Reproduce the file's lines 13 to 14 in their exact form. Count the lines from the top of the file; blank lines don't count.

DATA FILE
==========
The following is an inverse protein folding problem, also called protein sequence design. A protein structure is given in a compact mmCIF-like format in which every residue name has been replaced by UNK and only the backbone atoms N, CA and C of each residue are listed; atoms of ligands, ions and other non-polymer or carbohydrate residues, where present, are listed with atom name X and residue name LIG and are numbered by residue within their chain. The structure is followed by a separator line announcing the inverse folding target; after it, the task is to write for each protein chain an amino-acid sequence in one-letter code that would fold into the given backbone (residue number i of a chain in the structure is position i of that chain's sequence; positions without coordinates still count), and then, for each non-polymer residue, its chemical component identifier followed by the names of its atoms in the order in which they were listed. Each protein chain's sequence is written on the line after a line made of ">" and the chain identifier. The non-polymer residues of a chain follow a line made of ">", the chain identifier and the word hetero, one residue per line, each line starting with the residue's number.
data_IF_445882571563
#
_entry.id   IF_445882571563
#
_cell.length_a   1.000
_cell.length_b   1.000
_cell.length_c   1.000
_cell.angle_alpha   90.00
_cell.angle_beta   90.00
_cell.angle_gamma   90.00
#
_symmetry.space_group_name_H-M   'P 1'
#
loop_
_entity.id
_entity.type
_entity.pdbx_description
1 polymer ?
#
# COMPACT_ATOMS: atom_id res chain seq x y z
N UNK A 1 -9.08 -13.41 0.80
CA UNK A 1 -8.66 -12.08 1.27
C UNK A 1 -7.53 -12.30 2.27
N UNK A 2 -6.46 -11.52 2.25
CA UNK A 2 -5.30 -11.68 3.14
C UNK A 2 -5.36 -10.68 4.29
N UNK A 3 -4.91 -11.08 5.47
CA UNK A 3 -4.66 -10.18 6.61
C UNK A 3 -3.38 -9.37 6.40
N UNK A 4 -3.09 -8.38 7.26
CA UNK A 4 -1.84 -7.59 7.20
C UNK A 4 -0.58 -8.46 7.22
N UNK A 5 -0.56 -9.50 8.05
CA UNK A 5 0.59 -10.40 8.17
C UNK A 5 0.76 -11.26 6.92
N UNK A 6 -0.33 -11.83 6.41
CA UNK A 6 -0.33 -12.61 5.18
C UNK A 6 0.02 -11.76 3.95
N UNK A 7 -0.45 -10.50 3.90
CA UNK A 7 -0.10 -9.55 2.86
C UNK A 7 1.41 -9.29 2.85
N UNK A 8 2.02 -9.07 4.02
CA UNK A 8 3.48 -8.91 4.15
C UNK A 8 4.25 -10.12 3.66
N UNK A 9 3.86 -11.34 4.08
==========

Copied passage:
_symmetry.space_group_name_H-M   'P 1'
#